Performance photography from India

Pushpamala N, Sunhere Sapne (Golden Dreams), 1998, hand-tinted black and white photograph | Photo courtesy of Shumita and Arani Bose Collection, NY

major exhibition of Indian photography exploring gender, religion, and sexual identity will open at the Vancouver Art Gallery on Apr. 19. And will run till Sept. 2.

Moving Still: Performative Photography in India has been three years in the making, with Diana Freundl, associate curator of Asian Art at Vancouver Art Gallery (VAG) meeting Critical Collective’s Gayatri Sinha while in Delhi, India. Sinha’s renowned group does work to build knowledge of the arts in India. Both curators share an interest in photographic art, which led to them talking about co-curating an exhibition together.

“…photography can explore dimensions that other media cannot because it allows the artist to appear as auteur, narrator, and actor, who can subvert the image or the icon, and render it in an entirely different context and time frame,” says Sinha.

One hundred and fifty years of photography

Tejal Shah, Between the Waves Outer, 2013, mixed media collage, digital prints on archival rag paper | Photo courtesy of Tejal Shahah

Both curators also share the view that photography has an important place in Indian art and its history.

“A lot of self-taught photographers embraced the camera from very early on in India,” says Freundl. “These artists were reading, studying, and establishing photographic societies soon after the invention of the camera and their work took on a very local vernacular.”

The art they have included in the exhibition is self-consciously performative. The images are staged and the people featured know they are being photographed. How they choose to present themselves and their surroundings says a lot about how they see themselves in the world around them.

“Very early in its history, the photograph demonstrated the ability to ‘perform’ and create contexts of wish fulfilment,” says Sinha. “People turned to the photograph in popular studios to create identities of who they aspired to be, rendering the photograph as a document removed from the quotidian.”

The exhibition shows the different forms this performance has taken during over 150 years of photography in India. Some of the earliest works include never before displayed pieces from the ‘Photographer Prince’, Sawai Ram Singh II, the Maharaja of Jaipur from 1835 to 1880, who photographed his staff and visitors against elaborate backdrops.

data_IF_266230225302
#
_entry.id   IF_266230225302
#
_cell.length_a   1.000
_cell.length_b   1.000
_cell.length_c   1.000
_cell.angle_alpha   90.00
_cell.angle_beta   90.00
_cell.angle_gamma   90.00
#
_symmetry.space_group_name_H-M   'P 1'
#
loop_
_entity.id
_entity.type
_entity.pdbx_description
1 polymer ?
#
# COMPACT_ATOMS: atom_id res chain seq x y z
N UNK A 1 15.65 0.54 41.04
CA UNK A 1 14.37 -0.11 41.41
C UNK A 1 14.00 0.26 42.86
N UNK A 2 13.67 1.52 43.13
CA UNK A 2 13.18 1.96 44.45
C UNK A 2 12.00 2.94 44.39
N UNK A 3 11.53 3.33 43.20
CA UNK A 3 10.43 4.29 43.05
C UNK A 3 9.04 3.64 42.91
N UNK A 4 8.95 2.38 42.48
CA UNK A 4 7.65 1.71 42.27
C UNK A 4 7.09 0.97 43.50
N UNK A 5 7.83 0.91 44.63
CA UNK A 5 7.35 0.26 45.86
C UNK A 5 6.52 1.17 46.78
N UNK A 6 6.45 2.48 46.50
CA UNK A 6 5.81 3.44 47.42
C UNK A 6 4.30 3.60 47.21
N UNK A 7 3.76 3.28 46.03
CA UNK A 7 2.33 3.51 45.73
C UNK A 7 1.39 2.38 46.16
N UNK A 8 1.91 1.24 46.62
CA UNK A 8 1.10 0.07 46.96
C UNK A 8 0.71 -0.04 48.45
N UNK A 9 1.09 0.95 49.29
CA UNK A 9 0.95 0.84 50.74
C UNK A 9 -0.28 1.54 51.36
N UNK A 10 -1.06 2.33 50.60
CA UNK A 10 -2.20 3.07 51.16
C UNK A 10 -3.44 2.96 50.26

Timeless issues

Gauri Gill, Untitled from Acts of Appearance series, 2015–ongoing, archival pigment print. | Photo courtesy of Gauri Gill

Later works are more pronounced in using performance to explore difficult areas of identity.

Sunil Gupta’s exploration of gay life and immigration is shown in Sun City (2011), whilst nostalgic, hand-tinted photographs are used by Pushpamala N to examine family, class, and fantasy inSunhere Sapne (Golden Dreams) (1998).

“The photographs on view mark explorations of identity that are gendered and sexual, as well as in the realm of religion and sectarian affiliation,” says Sinha. “They use the tropes of popular culture, Bollywood, and performance to affect gender swaps, role play, and identity formation for a viewership that knows the contextual references.”

Freundl feels that the works are all tied together by “timeless issues that in many ways are all the more relevant today”.

“Sexual politics and gender identity are issues that have been contested or perceived politically and socially for centuries. The difference now is that artists who self-identify with LGBTQIA communities are not just being given a platform to exhibit their work,” she says “but platforms also allow viewers to explore more progressive themes.”

VAG is making sure that these platforms extends beyond the existing artworks. It is running a series of curator and artist talks, along with commissioning local artist Sandeep Johal to create new artwork installations in the niches of the gallery building.

“One of the things we’re very aware of is that it’s not just about the India that’s there,“ says Freundl, “but the intercultural connections with South Asian visual culture that’s here in Vancouver.”

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